The Future of Obamacare

Well to some extent it has, regardless of how small a step, it was a step to greater equality in the United States. I am not necessarily the firmest believer in government intervention in regards to healthcare, but equally the position American citizens are put in due to the corporate greed and lobbying power of pharmaceutical and insurance companies is an equal evil.

The Patient Protection and Affordable Care act did not go as far as Obama had wanted it to go. However, it has allowed millions of American cover that they otherwise would not have. One would hope that in the worlds super power economy, people do not have to make a tough decision between putting food on the table for the family or having health insurance.

Moreover, it did not lead to the fears of its opposition, as the cost of healthcare in real terms has not increased. The fear now however is that any foundation laid by the act will be undone by the future policy of the Obama administration, in that the specific protection for the Pharmaceutical lobby.

Stiglitz has pointed out the case of how India was forced to take up patent law in 2005, due to the competition Indian pharmaceutical companies were bringing to drug production, and in that the western pharmaceutical lobby’s fears that competition from the generic market. In the 1970s India abolished pharmaceutical patents, and this lead to an industry, which would be capable of providing some degree of healthcare in the developing world.

The Obama administration is seeking a bi-lateral trade deal with India that will ultimately secure the position of the pharmaceutical companies. Critically, along with Obamacare, it is clear that there needs to be an overriding framework that ensures that care and medicine is affordable. Stiglitz argues that this is not an unintentional outcome of the trade deal, but rather an explicit element of US trade policy. Thus, we come back sadly to a trade off between the US and its desire to keep domestic jobs, and protect a well-lobbied industry.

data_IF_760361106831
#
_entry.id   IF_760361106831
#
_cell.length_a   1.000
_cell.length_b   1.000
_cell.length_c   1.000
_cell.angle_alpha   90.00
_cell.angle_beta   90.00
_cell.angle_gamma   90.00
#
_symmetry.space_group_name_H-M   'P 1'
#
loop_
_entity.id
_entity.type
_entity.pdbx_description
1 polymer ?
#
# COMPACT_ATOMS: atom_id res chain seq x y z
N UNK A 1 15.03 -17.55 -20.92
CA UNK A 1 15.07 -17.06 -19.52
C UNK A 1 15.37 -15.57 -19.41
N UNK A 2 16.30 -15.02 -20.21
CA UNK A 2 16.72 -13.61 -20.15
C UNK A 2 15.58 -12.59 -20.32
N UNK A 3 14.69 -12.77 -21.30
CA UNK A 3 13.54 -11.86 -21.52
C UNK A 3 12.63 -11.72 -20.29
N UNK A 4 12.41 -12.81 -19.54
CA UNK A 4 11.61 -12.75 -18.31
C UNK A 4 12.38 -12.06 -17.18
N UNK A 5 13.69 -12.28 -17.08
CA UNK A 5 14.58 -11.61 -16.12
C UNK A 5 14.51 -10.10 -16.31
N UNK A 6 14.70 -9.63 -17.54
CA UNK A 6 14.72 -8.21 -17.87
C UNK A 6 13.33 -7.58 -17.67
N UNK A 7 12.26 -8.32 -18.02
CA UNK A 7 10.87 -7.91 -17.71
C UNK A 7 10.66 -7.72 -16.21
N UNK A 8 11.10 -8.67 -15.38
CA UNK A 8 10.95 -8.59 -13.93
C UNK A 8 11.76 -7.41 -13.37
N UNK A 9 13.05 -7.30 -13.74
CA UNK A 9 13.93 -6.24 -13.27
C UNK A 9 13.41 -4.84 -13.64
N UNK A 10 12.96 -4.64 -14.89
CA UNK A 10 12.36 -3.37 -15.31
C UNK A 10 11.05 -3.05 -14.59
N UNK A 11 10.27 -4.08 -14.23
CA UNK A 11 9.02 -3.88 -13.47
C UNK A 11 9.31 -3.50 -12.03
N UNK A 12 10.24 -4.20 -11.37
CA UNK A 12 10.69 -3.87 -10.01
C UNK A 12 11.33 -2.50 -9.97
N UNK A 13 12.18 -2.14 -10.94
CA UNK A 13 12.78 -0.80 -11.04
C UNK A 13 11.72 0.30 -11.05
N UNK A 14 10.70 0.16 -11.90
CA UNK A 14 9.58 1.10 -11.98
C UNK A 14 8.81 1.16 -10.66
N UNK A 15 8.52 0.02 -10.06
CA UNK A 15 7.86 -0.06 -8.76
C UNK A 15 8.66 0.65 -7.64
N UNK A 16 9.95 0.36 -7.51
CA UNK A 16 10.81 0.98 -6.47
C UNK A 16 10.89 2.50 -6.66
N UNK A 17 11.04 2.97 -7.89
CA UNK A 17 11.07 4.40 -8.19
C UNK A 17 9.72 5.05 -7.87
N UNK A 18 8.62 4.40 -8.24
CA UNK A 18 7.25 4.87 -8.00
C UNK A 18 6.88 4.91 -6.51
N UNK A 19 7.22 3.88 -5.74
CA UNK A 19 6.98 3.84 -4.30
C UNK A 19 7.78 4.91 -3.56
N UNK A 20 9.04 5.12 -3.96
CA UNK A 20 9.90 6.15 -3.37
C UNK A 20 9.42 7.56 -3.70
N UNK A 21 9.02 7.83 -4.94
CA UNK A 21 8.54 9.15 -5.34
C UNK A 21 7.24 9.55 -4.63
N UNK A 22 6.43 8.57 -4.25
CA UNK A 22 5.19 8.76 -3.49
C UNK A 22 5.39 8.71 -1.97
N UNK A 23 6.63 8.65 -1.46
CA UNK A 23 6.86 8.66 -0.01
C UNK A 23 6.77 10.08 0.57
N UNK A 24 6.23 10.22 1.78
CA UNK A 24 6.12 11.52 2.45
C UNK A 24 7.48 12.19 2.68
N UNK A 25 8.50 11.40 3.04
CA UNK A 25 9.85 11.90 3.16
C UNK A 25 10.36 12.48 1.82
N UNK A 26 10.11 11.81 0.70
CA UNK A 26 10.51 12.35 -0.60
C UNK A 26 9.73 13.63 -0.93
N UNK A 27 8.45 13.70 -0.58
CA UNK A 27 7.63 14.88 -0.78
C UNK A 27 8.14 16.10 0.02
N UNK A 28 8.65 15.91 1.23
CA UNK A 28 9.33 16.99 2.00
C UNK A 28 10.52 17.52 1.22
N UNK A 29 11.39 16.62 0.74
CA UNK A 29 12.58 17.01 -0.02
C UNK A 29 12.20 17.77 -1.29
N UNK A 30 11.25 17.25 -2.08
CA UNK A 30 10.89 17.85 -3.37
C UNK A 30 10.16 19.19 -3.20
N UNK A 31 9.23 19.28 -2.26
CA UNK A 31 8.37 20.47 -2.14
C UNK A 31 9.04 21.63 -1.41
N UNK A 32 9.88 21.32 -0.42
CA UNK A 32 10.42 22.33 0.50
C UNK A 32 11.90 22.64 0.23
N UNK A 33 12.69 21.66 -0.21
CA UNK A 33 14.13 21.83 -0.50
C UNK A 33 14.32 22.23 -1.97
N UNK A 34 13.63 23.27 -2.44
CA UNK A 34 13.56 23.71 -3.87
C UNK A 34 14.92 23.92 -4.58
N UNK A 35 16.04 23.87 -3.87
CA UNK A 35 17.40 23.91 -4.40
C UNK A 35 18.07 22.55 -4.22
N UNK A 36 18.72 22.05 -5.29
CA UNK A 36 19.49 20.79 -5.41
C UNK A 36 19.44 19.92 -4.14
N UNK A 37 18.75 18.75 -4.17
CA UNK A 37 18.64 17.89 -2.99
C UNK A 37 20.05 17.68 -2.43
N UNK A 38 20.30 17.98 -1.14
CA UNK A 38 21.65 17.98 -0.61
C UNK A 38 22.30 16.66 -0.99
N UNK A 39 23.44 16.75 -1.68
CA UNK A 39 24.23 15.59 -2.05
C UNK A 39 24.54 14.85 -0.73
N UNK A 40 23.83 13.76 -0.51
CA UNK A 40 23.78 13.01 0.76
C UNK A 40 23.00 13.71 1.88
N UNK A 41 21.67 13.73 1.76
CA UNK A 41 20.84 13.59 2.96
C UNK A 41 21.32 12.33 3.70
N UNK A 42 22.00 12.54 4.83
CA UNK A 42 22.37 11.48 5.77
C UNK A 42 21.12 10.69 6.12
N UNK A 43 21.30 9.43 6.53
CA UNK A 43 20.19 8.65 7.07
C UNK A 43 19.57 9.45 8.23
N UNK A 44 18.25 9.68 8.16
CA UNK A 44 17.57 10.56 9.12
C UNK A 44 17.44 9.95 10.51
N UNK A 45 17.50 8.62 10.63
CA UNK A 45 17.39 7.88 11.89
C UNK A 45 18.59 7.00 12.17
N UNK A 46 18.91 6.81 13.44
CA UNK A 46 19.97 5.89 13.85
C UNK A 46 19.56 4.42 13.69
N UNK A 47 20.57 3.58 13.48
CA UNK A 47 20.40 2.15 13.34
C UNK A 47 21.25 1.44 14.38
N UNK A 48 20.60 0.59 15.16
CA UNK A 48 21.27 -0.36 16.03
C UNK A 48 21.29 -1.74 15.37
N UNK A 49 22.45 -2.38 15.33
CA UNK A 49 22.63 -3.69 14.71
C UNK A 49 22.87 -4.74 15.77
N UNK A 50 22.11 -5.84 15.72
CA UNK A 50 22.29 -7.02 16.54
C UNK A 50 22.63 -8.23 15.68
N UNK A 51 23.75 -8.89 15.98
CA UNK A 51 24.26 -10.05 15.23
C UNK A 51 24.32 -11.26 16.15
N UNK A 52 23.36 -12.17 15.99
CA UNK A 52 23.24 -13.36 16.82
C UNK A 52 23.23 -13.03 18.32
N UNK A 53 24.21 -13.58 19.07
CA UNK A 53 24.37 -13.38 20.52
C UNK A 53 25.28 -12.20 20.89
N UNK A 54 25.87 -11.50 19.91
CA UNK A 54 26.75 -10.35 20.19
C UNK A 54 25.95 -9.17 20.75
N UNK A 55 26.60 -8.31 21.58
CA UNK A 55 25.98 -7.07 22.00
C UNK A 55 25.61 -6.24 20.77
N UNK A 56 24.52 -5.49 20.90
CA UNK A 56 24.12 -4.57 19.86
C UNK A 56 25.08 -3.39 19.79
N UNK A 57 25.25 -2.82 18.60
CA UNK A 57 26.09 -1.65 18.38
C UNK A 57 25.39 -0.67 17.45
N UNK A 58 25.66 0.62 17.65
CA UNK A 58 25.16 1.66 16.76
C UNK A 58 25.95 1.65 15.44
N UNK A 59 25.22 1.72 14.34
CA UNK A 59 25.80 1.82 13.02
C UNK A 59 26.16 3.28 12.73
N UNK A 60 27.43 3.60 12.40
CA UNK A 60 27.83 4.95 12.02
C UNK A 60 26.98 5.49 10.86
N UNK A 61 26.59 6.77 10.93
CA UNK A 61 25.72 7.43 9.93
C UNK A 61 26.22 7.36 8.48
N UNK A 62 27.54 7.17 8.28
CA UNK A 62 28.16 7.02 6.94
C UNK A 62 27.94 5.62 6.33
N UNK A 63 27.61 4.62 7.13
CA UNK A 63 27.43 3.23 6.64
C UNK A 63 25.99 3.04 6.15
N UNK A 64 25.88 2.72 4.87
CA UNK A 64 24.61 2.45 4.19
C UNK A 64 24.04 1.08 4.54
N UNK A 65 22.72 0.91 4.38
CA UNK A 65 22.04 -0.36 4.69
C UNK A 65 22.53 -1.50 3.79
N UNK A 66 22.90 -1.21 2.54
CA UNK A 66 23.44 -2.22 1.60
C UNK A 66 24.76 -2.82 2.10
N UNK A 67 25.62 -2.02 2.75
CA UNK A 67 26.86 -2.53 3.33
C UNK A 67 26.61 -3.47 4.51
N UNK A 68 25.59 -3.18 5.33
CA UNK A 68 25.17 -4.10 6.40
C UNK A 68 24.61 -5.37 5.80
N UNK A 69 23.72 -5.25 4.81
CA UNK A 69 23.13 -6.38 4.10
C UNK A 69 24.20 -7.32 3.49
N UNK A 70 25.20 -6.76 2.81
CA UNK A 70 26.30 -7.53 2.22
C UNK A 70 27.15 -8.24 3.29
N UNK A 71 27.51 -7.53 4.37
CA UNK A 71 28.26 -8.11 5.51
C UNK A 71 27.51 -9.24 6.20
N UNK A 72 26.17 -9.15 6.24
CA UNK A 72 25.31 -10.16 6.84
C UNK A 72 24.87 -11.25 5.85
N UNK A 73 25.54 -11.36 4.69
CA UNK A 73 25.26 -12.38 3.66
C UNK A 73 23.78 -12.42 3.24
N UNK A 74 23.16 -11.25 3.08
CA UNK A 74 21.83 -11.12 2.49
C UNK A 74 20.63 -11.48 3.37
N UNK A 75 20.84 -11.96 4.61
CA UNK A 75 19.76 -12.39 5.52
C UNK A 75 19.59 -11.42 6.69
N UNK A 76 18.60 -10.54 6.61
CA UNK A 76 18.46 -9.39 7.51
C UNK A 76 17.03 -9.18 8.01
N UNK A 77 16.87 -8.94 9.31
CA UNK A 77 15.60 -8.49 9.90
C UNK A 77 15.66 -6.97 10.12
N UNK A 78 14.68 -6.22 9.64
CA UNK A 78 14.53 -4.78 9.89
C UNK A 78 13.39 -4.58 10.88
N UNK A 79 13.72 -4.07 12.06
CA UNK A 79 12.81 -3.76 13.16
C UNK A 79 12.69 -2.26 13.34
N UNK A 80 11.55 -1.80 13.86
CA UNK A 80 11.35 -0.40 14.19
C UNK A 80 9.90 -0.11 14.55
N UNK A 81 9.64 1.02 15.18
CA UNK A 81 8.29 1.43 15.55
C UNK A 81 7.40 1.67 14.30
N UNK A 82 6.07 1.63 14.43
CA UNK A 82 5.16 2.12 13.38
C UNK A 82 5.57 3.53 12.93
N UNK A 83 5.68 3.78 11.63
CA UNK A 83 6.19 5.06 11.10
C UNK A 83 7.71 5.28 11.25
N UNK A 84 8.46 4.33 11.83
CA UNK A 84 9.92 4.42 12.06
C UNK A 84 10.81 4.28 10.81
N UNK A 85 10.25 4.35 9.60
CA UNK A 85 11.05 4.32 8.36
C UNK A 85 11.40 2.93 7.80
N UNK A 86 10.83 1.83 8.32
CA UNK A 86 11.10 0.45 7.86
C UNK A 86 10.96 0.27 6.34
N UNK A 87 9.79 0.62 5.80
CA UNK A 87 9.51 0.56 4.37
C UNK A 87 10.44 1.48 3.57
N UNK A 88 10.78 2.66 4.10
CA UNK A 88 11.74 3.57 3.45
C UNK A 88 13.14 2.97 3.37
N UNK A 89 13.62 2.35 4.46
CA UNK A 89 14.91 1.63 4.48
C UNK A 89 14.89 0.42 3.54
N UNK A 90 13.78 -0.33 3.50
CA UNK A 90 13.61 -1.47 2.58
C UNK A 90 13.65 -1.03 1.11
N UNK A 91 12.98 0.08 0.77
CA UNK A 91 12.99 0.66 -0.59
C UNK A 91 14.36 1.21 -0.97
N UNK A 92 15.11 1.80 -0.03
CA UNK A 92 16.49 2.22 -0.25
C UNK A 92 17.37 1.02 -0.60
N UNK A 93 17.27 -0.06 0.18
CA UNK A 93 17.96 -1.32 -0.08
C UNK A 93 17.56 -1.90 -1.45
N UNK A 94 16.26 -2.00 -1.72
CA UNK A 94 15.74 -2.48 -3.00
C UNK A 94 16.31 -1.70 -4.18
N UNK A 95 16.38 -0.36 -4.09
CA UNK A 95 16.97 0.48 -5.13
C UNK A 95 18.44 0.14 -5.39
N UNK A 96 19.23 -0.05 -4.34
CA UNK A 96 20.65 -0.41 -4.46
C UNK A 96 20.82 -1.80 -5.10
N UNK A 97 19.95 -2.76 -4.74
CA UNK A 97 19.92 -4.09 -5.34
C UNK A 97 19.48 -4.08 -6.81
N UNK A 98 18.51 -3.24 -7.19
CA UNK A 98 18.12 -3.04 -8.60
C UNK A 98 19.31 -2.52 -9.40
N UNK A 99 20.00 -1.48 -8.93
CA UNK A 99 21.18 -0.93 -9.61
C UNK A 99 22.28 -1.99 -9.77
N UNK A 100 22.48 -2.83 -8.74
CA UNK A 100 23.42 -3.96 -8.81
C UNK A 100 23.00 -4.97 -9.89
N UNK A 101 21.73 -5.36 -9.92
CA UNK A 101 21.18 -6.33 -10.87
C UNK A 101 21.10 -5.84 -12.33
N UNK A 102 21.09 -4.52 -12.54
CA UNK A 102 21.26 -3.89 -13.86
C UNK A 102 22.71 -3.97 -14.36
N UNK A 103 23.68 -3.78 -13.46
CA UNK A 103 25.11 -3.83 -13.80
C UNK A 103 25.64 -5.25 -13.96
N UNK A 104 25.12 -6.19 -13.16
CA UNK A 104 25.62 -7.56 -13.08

The argument that the rigorous American patent system is ensuring profits for innovation and development is becoming worn out. Stiglitz gives the example of Hepatitis-C treatment, which in India goes for $1,000 per treatment with profitability, but in the U.S. for $84,000. This chasm in prices shows the degree of monopoly power that the U.S. government grants in the healthcare industry, and this bi-lateral trade agreement will only reinforce this if India strengthens its patent laws.

So it is increasingly clear that healthcare in the United States can be approached from a more critical angle, rather than still trying to force an act through that lobbyists call communist, but your rational person would call equitable.

The Next Four Years

Obama has been given another opportunity to fulfil the promises he made back in 2008, it will be interesting to see how the next four years play out as The House of Representatives still has a Republican majority whereas the Senate has a Democrat majority. The economic situation is currently the biggest issue on the presidential agenda; Obama will have to reshuffle his policies and attempt to create a dynamic and stable economy for growth.